Image description: The words ‘stupid’ ‘ugly’ and ‘pig face’ surrounded by the colour of bruise place around a torso. The words ‘no because’ are pointing at the words.\

Over the last week, culminating with a workshop I did with people with disabilities yesterday, I have noticed a phenomenon which I don’t really understand and which frustrates me at the deepest level. It began innocently enough with a discussion with a colleague about issues which affect the lives of people with disabilities and as such the topic of bullying came up. In short order I was being told that I have to understand that bullies often have been bullied themselves and therefore, to an extent, their behaviour is understandable. Later, in the same conversation I’m told that bullies have poor self esteem and therefore put others down in order to build themselves up. Huh.

Then, in another conversation, this time with someone who is a trainer on the issue of bullying, I’m told that it’s important to remember that the bully often expresses deep felt anger and rage through their behaviour because they have no other way of getting the excess energy caused by their feelings out. I must have looked less than convinced so I was further told that I had to learn to feel compassion for both the bully and the bully’s victim. Huh.

Bullying is an interesting behaviour. We have somehow disconnected it from what it is, social or physical acts of violence perpetrated by one on another, and turned it into an understandable psychological phenomenon wherein compassion for those who hurt often seems to outweigh compassion for those who are hurt. In discussions about bullying, I realize, I hear so much more about the ‘poor’ bully than the ‘poor’ victim. Everyone seems to be racing to explain bullying by creating within the bully a psychological need to do harm.

Perhaps it’s because we need the behaviour to make sense. Perhaps it’s because we often talk about bullying in relation to children, conveniently ignoring that bullying happens throughout our lifetime by adults all around us.  We seem to want there to be a cause, which is why the word ‘because’ is so often attached to the word ‘bully’ … he’s a bully because, she engages in bullying behaviour because … there must be a reason. We don’t want to acknowledge the seductive nature of cruelty, we don’t want to acknowledge that one person hurting another may happen simply because one person chooses to hurt another, we don’t want to open our eyes to the fact that bullying may reinforce itself as a behaviour simply because it feels good. But none of this matters. None of this is what I want to say.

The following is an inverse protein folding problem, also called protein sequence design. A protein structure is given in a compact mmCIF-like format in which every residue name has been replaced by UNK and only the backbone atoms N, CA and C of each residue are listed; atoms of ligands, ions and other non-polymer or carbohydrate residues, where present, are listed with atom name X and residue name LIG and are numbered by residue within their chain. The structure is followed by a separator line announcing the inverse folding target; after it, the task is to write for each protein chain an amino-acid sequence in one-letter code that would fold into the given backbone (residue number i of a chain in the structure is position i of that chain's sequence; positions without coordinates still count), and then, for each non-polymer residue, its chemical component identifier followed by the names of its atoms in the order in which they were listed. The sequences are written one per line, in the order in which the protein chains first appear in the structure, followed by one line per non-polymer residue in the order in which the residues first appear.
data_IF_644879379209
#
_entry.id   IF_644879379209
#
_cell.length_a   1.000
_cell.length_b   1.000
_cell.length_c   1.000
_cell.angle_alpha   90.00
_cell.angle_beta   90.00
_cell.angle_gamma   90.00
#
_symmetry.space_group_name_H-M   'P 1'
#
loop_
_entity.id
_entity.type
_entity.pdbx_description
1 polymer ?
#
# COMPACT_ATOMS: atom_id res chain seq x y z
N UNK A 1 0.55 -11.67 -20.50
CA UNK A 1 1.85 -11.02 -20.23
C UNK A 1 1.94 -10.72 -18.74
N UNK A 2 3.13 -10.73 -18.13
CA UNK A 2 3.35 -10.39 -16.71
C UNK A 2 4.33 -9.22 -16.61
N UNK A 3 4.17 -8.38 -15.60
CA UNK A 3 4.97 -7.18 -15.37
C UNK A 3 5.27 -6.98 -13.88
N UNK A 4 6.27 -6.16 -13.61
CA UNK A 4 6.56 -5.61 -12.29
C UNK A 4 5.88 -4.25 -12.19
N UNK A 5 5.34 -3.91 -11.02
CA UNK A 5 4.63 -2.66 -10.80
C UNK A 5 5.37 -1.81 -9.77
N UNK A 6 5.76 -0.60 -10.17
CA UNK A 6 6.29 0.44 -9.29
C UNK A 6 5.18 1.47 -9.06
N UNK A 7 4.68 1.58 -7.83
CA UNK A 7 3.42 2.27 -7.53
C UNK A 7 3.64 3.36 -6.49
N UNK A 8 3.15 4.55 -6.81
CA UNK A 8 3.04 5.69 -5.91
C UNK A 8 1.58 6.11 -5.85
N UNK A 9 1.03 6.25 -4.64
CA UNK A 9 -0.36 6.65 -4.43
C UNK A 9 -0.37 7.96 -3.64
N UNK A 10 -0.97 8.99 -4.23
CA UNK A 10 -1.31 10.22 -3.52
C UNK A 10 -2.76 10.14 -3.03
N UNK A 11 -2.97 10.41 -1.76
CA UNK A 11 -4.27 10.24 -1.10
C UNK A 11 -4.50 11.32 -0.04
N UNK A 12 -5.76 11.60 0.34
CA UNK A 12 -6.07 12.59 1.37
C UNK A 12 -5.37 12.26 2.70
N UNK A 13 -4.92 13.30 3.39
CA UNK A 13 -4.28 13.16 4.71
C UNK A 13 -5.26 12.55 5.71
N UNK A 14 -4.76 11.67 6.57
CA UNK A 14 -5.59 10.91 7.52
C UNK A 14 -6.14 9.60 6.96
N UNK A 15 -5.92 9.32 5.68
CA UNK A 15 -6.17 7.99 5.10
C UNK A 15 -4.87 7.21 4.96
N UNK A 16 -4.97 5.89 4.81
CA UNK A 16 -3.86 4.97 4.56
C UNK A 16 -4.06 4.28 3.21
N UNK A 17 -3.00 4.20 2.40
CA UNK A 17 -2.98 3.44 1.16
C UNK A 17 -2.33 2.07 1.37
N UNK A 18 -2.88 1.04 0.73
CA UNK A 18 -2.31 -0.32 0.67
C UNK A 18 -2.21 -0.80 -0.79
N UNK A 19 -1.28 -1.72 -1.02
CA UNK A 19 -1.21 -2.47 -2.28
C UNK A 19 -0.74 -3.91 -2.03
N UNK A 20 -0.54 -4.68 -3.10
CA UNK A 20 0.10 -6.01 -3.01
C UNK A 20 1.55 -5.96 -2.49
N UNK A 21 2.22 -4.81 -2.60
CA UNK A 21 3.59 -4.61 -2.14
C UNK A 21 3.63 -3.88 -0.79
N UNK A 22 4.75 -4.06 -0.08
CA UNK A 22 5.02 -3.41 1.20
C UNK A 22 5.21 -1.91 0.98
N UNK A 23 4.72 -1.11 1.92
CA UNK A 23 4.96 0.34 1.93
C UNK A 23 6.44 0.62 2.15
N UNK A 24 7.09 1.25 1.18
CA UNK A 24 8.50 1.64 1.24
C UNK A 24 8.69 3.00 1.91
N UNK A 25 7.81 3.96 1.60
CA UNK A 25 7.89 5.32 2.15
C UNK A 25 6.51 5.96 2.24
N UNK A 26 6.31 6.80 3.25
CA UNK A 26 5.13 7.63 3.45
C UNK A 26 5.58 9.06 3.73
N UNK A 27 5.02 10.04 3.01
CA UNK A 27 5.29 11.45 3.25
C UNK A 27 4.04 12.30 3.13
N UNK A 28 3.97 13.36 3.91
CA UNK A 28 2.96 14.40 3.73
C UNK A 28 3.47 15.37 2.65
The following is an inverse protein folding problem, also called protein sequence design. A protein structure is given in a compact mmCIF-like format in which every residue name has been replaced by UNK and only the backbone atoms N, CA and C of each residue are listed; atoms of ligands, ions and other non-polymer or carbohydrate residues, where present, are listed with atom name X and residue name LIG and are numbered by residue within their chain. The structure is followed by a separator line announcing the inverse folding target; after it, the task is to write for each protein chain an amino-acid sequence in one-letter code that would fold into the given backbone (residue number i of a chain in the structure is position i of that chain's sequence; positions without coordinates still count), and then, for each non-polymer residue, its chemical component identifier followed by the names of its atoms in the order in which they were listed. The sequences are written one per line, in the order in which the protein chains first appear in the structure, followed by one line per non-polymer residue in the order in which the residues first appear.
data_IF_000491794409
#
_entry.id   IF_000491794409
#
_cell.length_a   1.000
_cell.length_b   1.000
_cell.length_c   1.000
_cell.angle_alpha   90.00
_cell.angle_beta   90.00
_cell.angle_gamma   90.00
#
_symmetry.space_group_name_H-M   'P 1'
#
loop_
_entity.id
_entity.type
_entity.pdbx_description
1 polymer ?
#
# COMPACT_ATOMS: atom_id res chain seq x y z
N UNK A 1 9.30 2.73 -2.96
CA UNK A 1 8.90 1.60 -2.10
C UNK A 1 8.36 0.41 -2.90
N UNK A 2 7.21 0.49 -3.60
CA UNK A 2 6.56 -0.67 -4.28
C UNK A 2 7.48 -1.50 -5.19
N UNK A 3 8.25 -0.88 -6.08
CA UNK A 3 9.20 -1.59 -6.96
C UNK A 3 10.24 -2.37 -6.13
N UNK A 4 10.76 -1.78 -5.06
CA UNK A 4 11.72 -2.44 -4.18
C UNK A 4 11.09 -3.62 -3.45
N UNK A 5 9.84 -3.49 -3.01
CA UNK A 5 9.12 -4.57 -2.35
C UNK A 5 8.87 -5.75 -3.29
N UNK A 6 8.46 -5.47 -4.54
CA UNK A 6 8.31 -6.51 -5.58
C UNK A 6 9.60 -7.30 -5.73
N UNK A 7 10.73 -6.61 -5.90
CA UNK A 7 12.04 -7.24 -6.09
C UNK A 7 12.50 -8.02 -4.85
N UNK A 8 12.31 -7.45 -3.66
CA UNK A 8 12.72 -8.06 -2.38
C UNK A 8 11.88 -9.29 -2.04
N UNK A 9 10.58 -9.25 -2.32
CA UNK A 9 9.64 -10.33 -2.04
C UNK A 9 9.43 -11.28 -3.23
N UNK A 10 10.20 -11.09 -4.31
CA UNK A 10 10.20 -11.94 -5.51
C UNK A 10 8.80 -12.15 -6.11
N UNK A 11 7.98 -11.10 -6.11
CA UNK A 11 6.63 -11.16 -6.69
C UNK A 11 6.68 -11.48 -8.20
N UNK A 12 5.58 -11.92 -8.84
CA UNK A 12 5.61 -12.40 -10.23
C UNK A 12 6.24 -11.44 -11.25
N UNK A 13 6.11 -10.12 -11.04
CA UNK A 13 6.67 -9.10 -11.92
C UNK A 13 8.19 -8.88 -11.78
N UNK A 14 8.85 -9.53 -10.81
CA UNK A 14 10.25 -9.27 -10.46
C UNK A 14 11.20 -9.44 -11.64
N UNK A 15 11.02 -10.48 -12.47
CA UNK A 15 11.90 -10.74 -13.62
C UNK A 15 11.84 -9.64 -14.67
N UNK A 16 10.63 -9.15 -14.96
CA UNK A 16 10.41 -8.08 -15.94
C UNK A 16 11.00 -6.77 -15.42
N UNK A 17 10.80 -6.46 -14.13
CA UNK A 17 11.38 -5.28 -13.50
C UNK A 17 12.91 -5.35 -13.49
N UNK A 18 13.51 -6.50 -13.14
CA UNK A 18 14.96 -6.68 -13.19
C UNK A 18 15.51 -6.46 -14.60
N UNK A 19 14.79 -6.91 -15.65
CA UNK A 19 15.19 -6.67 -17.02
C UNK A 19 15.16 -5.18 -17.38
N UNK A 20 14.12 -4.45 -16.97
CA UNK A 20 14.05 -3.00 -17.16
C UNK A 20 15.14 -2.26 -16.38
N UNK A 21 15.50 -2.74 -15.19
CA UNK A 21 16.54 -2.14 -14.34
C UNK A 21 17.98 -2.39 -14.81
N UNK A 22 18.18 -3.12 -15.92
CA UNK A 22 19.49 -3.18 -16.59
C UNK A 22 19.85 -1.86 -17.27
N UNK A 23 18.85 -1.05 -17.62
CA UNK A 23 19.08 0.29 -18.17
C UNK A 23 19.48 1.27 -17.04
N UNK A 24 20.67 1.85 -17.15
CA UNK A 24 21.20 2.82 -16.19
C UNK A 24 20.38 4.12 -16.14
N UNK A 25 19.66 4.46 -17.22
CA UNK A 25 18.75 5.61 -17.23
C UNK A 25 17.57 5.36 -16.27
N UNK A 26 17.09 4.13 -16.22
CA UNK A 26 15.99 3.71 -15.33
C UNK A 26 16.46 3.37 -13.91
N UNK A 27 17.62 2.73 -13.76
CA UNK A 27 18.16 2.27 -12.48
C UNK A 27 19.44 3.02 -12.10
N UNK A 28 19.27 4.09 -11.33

What I want to say is simple:THERE IS NO BECAUSE.

We need to stop explaining away the behaviour of those who commit violence and further we need to stop asking victims to feel sorry for their victimizer.

We don’t do it with other acts of violence.

He beat his wife because work was really stressful and on the way home he got a flat tire.

She called her little girl an ugly fat slob because she was really upset when she learned that she didn’t get the job she wanted.

He punched the waiter because he was tired of waiting, he’d spent his whole day on hold.

She kicked her dog twice, hard, in his chest because she was just tired of everyone being late for dinner.


Violence is wrong. Full stop. I don’t need to, I don’t want to talk about it any more than that. I don’t want to give those who hurt fall back excuses for their behaviour. I don’t want people who are hurt by people who hurt excuses to make for the behaviour that they are experiencing. There is no because. Violence is wrong.

At the self advocate training yesterday, in discussing bullying, a lot of people independently brought up ‘poor bully’ statements about their self esteem, about their lack of education, about their past experiences … What? Pretty much everyone in the room had acknowledged that they had experienced bullying and here they were saying what everyone says about bullying … This what parents, shockingly, tell their children. This is what, astoundingly, staff tell the people they support.




A choice was made, hurt happened. I know lots of people who have horrible abuse backgrounds, I know that they would never, because of that experience, hurt another person. Having been bullied oneself isn’t an excuse for bullying it’s cause for enlightenment about bullying isn’t it??

It saddens me that we ask those who are victims of violence. Remember bullying is violence, it’s not a rite of passage for children, it’s not a psychological phenomenon caused by stress, it’s violence. It needs to be seen as a choice that someone makes, it needs to be seen as being, simply …


Because there is no because.


There is no because.

And as a result those who are hurt by others who would commit violence have a right to be heard and have a right to be supported and have a right to have their feelings matter. Because, and here there is a because … because they more than a punching bag for a ‘because bully’ … they matter.


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